July 7, 2009
The Administration has recently proposed that all investment professionals be the clients fiduciary.
In re the proposed rule, the carrot works better than the stick. Simply allow advisers who sign the fiduciary oath to continue to bill in the normal fashion of every mutual fund in the world – direct debit from the clients account. Non fiduciaries would have to send statements, or bill in some other way.
I generally support the Administration, and its focus on helping small businesses.
The proposed regulation as written is biased AGAINST small business like fiduciary Registered Investment Advisors. (RIAs). It furthers the advantage that the Big 4 brokerages and the hedge funds have.
Heres why: There is no proposal that states that giant mutual funds, like Fidelity, cannot direct debit their management fees. Fidelity debits fees, and the clients dont even know how much those fees are.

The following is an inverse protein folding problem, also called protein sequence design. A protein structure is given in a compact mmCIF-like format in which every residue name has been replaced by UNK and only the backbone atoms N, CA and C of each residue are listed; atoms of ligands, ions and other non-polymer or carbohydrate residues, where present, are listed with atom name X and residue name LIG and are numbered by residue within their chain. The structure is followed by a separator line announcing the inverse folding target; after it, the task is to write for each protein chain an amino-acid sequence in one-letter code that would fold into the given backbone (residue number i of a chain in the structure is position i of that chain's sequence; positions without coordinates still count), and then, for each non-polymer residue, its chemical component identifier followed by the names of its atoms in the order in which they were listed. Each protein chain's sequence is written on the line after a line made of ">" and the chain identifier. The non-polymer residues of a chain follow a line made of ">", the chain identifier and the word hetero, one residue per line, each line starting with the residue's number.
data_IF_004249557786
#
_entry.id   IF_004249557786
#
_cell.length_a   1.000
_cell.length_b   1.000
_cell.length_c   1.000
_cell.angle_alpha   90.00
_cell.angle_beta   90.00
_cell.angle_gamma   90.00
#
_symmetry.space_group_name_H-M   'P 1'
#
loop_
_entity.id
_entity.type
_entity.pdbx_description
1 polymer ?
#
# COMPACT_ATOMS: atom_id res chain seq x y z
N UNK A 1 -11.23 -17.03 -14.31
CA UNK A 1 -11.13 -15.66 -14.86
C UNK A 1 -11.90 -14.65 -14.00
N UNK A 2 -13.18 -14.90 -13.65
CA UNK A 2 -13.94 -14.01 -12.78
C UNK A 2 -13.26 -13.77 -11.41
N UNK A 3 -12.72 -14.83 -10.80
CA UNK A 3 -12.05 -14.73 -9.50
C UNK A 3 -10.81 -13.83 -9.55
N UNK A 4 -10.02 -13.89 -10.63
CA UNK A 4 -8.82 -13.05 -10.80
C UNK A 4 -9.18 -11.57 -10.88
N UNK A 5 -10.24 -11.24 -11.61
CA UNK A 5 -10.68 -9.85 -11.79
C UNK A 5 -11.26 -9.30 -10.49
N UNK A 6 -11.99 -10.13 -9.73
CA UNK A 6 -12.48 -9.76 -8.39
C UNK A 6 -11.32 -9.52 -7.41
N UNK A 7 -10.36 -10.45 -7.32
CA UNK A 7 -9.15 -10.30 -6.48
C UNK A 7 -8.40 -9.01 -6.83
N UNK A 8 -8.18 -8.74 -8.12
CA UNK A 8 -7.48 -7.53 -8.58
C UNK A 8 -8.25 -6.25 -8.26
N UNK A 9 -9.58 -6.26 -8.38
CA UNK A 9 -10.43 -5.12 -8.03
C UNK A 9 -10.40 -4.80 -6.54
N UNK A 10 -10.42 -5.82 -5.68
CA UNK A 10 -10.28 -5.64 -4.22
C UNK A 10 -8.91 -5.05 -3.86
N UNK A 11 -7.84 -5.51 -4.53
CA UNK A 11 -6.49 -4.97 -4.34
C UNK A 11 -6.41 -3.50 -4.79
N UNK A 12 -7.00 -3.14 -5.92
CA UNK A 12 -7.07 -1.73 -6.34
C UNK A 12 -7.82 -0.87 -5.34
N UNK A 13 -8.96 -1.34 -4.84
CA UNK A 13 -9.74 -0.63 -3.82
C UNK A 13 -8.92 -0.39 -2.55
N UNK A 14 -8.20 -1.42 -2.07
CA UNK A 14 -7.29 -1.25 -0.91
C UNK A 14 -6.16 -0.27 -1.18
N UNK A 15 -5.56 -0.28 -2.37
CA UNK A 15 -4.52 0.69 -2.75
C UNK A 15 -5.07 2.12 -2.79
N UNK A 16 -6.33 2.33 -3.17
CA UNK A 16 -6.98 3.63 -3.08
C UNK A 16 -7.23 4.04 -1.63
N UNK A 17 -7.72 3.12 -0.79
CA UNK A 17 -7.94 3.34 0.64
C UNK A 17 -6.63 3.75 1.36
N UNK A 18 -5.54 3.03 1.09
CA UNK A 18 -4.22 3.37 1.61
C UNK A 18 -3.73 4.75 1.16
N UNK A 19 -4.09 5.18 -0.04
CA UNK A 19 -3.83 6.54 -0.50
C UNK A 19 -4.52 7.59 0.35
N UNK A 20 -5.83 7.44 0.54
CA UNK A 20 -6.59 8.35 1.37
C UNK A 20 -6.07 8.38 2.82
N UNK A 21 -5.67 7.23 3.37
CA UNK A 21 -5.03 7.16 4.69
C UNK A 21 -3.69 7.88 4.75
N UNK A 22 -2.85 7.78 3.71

Fee Only Fiduciary RIAs send clients paid receipts with real dollar amounts on them, and debit directly from the clients money market holding. Both the client and the discount brokerage custodian get a written billing statement.
Im not against the 3% limitation (or even lower) on fees, nor am I against regulations that would limit billing to 4 times a year. Id even go along with having to send a copy of statements to the SEC. Reasonable limitations on billing are fine.
But deeming a fiduciary adviser to have custody flys in the face of common sense.
The third party discount broker custodian has custody, and protects the investor against misuse of their funds.
Sure, some RIAs own a broker dealer, and may well have custody. Madoff had it.
But most fiduciary advisers do NOT have or want custody.
If the Administration wants more fiduciary advisers, it will NOT get them by sticking them with custody, when 99% of advisers do not have it.
Clients prefer to pay their adviser by direct debit, versus having to write a check.
Fee Only RIAs are the ones helping the middle class, and many of us are middle class ourselves. It is non-sensical to make our service less available to the public, or even drive us out of business.
Implement this rule, and the Department of Justice Antitrust Division will soon be having to sue the big 4 brokerages because they will have 90% of the market, and fees to investors will rise substantially.